How do you define a hero?
Do they put on capes and appear in comic books or are they ordinary people who do exceptional things in extra-ordinary situations?
On Thursday, January 15th, 2009, it was just another routine fight to Charlotte, North Carolina for Captain Chelsey Sullenberger, nicknamed ‘Sully’ (Tom Hanks) and his co-pilot Jeff Skiles (Aaron Eckhart). They had a full flight of passengers who were hoping to escape the cold of New York. All was routine on the flight out of the city until the A320 jetliner was hit by a flock of Canadian geese and both engines became inoperable. Relying on his 40 years of flying experience, Sully managed to land the jetliner on the Hudson River with miraculously few injuries and no deaths occurring.
The seasoned pilot became an instant celebrity and hero of the Big Apple. During the celebrations and adulation from the around the city, behind the scenes there was a tension surrounding the investigation into the flight’s circumstances. Sully was unable to celebrate with the world, due to the implications of what he was accused of during the landing and the potential impact that it would have on his career and his life.
From American Sniper to Sully, director Clint Eastwood continues to find the stories behind the unsung heroes of this era. Captain Chelsey Sullenberger received his 15 minutes of fame, but Eastwood manages to take the pilot’s autobiographical sketch and deliver a compelling and celebratory drama.
The quality of the director and cast in this production is evident, because they manage to draw every shred of emotional capital out of the pilot’s short claim to fame. Eastwood is able to maintain the intensity of the action and investigation by showing the different vantage points of the flight that help us to see every aspect of the harrowing event. He capitalises on Hank’s ability to capture the ‘everyman’ character by naturally showing his inner strength and vulnerability on screen. The Oscar winning actor continues in this trend through many of his recent roles as Captain Richard Phillips (Captain Phillips) and James B. Donovan (Bridge of Spies).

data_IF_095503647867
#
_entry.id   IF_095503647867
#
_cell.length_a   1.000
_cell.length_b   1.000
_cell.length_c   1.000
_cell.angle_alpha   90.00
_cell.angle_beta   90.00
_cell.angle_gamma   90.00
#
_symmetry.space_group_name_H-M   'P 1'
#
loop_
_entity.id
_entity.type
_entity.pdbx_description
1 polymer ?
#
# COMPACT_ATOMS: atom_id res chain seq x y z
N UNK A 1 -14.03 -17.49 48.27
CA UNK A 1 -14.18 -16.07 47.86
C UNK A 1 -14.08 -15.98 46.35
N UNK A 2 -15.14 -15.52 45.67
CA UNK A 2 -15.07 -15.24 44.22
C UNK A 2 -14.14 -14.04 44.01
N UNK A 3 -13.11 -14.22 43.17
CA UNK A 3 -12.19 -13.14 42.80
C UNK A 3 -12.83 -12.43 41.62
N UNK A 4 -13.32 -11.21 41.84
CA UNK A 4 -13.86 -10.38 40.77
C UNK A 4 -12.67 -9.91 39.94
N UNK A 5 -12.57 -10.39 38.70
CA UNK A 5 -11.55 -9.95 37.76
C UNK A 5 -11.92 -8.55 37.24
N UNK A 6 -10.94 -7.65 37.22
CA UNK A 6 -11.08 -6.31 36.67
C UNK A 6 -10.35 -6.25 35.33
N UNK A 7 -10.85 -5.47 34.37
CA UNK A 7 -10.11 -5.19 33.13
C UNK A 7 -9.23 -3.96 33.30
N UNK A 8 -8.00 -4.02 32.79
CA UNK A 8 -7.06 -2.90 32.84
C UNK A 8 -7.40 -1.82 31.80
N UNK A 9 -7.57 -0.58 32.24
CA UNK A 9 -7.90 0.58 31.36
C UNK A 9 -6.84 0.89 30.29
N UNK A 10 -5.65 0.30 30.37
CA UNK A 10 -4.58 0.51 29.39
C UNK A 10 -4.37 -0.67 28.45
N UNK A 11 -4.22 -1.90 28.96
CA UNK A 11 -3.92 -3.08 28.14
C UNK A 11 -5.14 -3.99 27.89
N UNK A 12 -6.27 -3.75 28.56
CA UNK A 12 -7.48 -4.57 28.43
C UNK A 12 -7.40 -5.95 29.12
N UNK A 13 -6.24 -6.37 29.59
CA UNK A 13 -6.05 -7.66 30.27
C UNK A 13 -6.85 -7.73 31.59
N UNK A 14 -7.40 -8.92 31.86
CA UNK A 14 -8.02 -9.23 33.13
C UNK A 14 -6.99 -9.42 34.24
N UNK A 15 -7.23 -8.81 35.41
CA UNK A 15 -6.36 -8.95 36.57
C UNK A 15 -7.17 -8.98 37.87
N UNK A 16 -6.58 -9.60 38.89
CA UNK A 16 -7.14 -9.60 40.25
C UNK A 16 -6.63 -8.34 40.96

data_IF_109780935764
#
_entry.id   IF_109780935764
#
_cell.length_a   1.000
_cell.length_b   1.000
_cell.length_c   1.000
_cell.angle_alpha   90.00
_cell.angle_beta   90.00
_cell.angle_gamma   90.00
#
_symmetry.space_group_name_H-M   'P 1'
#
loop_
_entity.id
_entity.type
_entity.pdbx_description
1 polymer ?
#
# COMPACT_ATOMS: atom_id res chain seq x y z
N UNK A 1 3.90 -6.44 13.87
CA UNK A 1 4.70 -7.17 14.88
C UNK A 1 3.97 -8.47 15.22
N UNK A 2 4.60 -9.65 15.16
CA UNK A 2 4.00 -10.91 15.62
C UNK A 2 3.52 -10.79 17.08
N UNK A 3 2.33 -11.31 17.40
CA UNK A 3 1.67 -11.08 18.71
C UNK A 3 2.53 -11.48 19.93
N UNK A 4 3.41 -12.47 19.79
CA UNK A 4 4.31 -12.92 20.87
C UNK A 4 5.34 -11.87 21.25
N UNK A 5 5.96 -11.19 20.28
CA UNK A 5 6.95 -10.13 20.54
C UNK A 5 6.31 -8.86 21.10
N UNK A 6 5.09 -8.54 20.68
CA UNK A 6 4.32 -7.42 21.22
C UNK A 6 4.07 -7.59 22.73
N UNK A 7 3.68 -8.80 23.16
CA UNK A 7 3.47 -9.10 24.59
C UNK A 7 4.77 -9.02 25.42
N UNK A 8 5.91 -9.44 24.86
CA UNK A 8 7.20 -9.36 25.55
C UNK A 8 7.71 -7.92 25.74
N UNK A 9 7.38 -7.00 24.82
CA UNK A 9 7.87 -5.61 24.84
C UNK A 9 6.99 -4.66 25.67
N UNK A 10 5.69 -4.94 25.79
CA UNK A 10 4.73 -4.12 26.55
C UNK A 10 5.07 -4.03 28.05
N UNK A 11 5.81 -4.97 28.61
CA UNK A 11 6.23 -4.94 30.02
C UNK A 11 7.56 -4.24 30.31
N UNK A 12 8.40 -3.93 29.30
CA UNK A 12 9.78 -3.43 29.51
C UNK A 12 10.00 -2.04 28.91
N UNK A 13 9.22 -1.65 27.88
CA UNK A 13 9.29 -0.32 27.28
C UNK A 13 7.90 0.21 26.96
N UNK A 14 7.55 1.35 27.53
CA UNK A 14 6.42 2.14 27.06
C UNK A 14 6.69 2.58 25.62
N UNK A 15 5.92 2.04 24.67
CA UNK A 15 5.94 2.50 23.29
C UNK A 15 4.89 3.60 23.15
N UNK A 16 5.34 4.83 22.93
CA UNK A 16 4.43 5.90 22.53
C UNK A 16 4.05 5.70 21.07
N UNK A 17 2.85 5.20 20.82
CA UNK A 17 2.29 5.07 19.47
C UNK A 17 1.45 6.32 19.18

The strength of this film’s conciseness does expose some of its weaknesses. The brevity of the flight incident meant that Eastwood and screenwriter Todd Komarnicki had worked exceptionally hard to maintain the attention of the audience. Through the inclusion of Sully’s past and family, they managed to pull this off with little difficulty. The story does struggle to maintain it’s altitude throughout the film, but overall it does stay in the air. The struggle in this situation is finding the antagonist. They attempted to paint the investigators as the villains through the majority of the film, but ultimately they were merely trying to do their jobs. This made for an unnecessary vilification of people who are merely attempting to get to the bottom of this unique event in history. Ultimately, these are minor issues and do not cause the engines to fail in this captivating story in world history.
Like American Sniper, there may be artistic license taken with the storyline, but the heart of the story makes for an enjoyable and compelling experience. Admittedly, Chelsey Sullenberger may not have the same bravado of Chris Kyle, but they seem to be men cut from the same cloth. Men who’s stories should cause anyone from an American background to well up with patriotism and pride for the country of their origin.
REEL DIALOGUE: What are some of the bigger questions to consider from this film?
How do you define a hero? This is a question that can take on a multitude of answers. From the fictional character to the unsung humble members of our community, the label of hero can cut across cultures, genders, ages and nations.
Hero: a person noted for courageous acts or nobility of character
This broad definition can be placed on many individuals throughout history, but there is only one person who truly fits into this without blemish. One whose courageous act was enough to save the world. It is hard to look pass Jesus as the true definition of hero. All others pail in comparison, not to diminish their value, but merely to point to the one who set the standard for true heroism.
Passages on defining heroes: Mark 9:35, John 15:3, John 3:17, and the Gospel of Luke
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